Alzheimer’s disease (AD) is the most common type of dementia, affecting 1 in 8 people (13%) aged 65 or older. AD is a neurodegenerative disease characterized by memory loss in its early stages, followed by a progressive decline in other behavioral and cognitive functions. Recent therapeutic efforts have focused on early mild cognitive impairment (eMCI) to enable earlier treatment of individuals with heightened risk of developing AD. Identifying biomarkers in these patients that might predict brain tissue loss is vital for drug trial enrichment, and to help identify those most likely to decline. Image-based predictors of decline may also offer new leads for understanding the development and pathogenesis of AD.
The Alzheimer’s Disease Neuroimaging Initiative (ADNI) is a large multi-site longitudinal study to evaluate measures that may help to track or predict disease progression in AD. In addition to the more widely-accepted measures from anatomical MRI, PET, and CSF measures of pathology, ADNI recently added additional neuroimaging measures including diffusion tensor imaging (DTI), arterial spin labeling, and resting state functional MRI. The primary goal of ADNI is to identify sensitive biomarkers of very early AD progression to help monitor disease progression and treatment efficacy with greater precision.
MRI-based image analysis methods have long been used to track structural atrophy of the brain. Diffusion tensor imaging (DTI) is sensitive to microscopic white matter (WM) injury not always detectable with standard anatomical MRI [1
]. Diffusion imaging can be used to track the highly anisotropic diffusion of water along axons, revealing microstructural fiber bundles connecting cortical and subcortical regions. In diseases such as AD, and even in MCI subjects at risk for AD, these connections progressively deteriorate.
By combining DTI with standard MRI, we can measure the integrity and connectivity of white matter tracts. Connectivity mapping is a relatively recent direction in neuroimaging, and variations in the degree and extent of connections may be useful as measures of disease burden. Recent models of AD suggest that cognitive deficits arise from the progressive disconnection of cortical and subcortical regions, promoted by neuronal loss and white matter injury [2
]. The two accepted pathological markers of AD, amyloid plaques and neurofibrillary tangles, tend to affect association cortices early in the disease. From these cortical regions, long pathways of association fibers are linked to many other brain regions, made up of large populations of pyramidal neurons that support connections within and between hemispheres [3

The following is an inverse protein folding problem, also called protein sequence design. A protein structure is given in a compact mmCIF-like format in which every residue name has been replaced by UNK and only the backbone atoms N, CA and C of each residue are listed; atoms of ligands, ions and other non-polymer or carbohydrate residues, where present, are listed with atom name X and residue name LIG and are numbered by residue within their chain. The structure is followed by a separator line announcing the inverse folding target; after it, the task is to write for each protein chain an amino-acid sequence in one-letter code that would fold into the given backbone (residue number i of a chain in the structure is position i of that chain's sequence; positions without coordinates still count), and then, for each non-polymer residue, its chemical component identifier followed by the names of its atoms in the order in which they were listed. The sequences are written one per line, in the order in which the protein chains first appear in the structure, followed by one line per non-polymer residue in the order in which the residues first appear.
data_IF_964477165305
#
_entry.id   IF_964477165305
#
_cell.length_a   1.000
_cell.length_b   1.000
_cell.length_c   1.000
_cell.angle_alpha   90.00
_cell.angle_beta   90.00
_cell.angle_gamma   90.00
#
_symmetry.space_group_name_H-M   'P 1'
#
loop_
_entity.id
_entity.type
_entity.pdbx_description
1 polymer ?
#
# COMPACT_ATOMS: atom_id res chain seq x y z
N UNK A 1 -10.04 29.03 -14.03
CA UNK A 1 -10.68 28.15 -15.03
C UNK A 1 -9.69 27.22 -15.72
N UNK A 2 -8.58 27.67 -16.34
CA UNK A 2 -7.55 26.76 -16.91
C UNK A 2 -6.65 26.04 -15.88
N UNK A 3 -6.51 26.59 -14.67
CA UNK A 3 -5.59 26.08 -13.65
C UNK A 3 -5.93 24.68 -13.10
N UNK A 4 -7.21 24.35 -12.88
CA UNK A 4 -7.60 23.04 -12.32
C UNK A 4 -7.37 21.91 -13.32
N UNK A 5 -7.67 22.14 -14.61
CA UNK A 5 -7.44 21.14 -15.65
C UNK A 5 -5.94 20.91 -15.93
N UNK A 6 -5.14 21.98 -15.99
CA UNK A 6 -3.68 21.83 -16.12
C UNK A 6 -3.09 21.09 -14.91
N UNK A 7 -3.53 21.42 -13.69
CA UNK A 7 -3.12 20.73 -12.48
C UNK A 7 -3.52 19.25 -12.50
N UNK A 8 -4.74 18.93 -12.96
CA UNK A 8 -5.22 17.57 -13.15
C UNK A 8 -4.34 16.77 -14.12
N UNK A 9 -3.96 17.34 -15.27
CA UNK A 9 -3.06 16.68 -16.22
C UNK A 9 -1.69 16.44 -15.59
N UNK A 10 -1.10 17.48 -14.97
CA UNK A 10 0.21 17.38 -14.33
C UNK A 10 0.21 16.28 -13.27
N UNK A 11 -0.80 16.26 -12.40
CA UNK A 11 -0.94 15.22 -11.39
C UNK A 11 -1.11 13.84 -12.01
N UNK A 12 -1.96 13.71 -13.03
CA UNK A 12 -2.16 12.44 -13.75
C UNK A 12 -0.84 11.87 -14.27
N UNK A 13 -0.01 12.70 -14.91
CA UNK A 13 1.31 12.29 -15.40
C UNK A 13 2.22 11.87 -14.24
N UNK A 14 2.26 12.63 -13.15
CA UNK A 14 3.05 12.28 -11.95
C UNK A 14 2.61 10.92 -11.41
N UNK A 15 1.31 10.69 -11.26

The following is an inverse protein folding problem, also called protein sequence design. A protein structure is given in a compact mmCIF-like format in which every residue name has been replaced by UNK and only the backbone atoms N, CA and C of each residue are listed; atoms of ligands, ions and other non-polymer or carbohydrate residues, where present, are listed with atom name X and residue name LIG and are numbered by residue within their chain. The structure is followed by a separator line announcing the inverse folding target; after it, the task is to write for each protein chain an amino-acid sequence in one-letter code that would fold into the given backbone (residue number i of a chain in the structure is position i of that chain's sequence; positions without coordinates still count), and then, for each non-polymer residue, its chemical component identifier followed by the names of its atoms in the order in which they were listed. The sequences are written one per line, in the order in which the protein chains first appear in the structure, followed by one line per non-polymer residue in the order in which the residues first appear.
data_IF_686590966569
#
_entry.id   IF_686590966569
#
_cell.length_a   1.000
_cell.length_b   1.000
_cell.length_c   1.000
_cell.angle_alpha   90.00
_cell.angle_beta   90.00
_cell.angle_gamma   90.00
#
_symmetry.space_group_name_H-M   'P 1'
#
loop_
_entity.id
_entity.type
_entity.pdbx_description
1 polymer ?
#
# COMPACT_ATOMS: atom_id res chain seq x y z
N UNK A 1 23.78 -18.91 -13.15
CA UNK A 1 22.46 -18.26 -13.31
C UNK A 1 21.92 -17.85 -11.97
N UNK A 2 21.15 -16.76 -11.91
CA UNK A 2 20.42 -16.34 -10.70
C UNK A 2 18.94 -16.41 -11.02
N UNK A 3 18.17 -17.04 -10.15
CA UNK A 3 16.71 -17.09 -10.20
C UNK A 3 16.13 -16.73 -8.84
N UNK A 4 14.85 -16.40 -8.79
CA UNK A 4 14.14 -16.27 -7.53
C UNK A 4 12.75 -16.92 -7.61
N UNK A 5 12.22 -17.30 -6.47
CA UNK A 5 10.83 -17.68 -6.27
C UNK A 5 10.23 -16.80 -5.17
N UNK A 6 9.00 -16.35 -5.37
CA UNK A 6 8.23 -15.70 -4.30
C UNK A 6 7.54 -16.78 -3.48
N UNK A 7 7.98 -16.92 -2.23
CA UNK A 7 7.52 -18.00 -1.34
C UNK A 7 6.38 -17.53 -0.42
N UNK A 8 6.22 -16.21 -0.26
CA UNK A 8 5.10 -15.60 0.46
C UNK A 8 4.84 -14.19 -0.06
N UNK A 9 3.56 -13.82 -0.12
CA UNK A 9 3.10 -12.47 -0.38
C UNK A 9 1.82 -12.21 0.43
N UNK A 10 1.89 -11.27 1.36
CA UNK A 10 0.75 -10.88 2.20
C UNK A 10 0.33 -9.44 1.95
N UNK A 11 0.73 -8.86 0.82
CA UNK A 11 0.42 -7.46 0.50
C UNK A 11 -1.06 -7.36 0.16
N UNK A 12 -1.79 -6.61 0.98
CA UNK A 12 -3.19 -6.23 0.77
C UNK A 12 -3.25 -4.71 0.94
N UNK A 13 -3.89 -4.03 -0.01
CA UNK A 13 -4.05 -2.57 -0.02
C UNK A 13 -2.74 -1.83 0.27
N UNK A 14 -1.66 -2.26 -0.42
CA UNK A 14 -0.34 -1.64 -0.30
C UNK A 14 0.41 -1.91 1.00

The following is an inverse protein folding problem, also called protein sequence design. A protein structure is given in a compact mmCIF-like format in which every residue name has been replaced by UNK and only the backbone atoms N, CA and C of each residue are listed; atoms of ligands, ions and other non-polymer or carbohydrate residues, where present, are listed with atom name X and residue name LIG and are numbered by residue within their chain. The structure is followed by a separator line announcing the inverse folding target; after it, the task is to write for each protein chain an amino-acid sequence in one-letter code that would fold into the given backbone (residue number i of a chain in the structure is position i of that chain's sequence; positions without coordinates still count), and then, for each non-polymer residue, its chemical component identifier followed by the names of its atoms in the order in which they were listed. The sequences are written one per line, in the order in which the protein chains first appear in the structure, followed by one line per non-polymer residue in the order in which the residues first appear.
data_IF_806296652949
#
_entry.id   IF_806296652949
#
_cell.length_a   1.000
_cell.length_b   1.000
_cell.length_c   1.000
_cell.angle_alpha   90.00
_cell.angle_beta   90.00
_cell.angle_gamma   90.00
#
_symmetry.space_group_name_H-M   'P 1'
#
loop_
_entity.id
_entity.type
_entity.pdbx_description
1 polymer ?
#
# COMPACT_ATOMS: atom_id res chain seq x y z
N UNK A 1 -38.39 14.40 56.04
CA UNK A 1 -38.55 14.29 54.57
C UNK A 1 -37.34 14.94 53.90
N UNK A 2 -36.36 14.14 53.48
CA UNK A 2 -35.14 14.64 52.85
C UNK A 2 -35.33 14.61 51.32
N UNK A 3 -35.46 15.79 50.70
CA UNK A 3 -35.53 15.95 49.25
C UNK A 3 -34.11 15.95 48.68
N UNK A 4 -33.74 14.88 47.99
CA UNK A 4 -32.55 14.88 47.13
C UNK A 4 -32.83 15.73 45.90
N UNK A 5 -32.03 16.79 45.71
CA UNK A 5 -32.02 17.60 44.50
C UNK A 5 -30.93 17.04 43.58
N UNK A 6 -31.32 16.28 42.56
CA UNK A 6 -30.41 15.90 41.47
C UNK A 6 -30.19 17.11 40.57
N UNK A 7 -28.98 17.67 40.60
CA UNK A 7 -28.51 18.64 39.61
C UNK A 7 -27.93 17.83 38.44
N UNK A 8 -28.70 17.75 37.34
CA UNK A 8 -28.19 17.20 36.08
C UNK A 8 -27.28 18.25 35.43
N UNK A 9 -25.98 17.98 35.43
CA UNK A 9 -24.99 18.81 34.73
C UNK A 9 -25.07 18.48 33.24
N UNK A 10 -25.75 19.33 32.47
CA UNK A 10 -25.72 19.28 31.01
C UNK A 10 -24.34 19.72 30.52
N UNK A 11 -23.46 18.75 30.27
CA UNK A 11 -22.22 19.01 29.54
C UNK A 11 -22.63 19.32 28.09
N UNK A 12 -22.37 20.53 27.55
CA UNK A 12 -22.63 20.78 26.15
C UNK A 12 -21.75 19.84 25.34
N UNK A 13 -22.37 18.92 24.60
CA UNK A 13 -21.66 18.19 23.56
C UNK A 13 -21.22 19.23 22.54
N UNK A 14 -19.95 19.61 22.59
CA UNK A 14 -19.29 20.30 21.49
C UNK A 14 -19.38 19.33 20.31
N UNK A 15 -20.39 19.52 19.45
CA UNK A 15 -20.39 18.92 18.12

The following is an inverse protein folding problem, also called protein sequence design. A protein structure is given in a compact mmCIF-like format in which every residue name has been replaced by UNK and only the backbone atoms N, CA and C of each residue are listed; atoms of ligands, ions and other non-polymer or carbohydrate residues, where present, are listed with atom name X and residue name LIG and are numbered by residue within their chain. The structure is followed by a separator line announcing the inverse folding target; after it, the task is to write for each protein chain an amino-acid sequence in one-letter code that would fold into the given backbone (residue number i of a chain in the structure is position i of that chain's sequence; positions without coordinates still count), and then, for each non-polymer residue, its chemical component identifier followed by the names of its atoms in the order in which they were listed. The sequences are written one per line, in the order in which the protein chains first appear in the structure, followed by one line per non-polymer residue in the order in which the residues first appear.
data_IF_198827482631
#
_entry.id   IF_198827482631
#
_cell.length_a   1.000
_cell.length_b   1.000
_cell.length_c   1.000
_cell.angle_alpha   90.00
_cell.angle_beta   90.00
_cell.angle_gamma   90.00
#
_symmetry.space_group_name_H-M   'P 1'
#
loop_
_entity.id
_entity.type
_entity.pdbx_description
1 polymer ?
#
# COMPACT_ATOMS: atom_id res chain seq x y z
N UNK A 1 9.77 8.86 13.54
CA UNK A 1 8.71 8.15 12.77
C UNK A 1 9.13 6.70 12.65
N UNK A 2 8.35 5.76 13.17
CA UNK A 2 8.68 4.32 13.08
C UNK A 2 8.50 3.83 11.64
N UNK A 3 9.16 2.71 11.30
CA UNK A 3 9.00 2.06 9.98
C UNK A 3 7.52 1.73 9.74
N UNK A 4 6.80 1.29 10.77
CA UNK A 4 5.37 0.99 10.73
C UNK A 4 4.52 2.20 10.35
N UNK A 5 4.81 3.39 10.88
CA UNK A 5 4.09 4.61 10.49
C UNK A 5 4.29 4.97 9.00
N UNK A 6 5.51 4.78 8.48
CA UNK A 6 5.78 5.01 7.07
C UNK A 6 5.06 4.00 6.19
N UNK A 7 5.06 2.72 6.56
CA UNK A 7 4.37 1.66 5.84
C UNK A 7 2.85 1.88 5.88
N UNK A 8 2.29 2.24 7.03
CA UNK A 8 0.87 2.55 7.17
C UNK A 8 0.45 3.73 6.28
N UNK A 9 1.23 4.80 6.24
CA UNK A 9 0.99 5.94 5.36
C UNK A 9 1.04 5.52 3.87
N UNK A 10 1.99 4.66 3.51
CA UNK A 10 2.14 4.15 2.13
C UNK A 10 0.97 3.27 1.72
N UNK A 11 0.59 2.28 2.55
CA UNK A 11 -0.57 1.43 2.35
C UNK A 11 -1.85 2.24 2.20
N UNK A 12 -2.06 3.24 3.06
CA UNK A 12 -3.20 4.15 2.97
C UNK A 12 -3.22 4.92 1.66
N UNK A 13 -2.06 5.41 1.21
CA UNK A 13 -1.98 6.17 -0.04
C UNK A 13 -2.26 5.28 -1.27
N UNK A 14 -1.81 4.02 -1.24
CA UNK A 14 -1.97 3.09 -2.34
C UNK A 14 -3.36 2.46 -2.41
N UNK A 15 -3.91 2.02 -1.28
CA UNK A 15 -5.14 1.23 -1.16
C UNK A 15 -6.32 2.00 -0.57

]. AD patients also show a decrease in the volume and integrity of WM commissures such as the corpus callosum, as well as pathways such as the cingulum and superior longitudinal fasciculus [5
], suggesting an ongoing disruption of connectivity.
Recently, graph theory has been used to describe anatomical networks and characterize connectivity patterns based on signals in brain images. Structural brain networks are modeled as graphs where nodes
designate elements (i.e., brain regions) linked by edges
representing physical connections. A recent study found that AD patients have abnormal “small-world” architecture in large-scale brain networks, with increased clustering and longer shortest paths linking individual regions, implying a less optimal network topology [8
]. However, as far as we know, small-world global network measures, such as characteristic path length (CPL) and mean clustering coefficient (MCC), have not yet been used to predict future
WM disruption in AD.
Here we assessed a group of 19 patients with early signs of cognitive impairment (also termed “early MCI”). We first examined whether baseline average fractional anisotropy (FA) measures in the corpus callosum (CC) were predictive of changes in white matter integrity, as measured by changes in FA, after a 6-month follow-up interval. When we found that this was not the case, we further examined whether small-world architecture measures calculated from baseline connectivity maps, derived from both MRI and DTI data, were able to predict changes in white matter integrity after 6 months. We found that global network measures may offer a potentially useful biomarker in predicting white matter changes at this critical time before the onslaught of AD.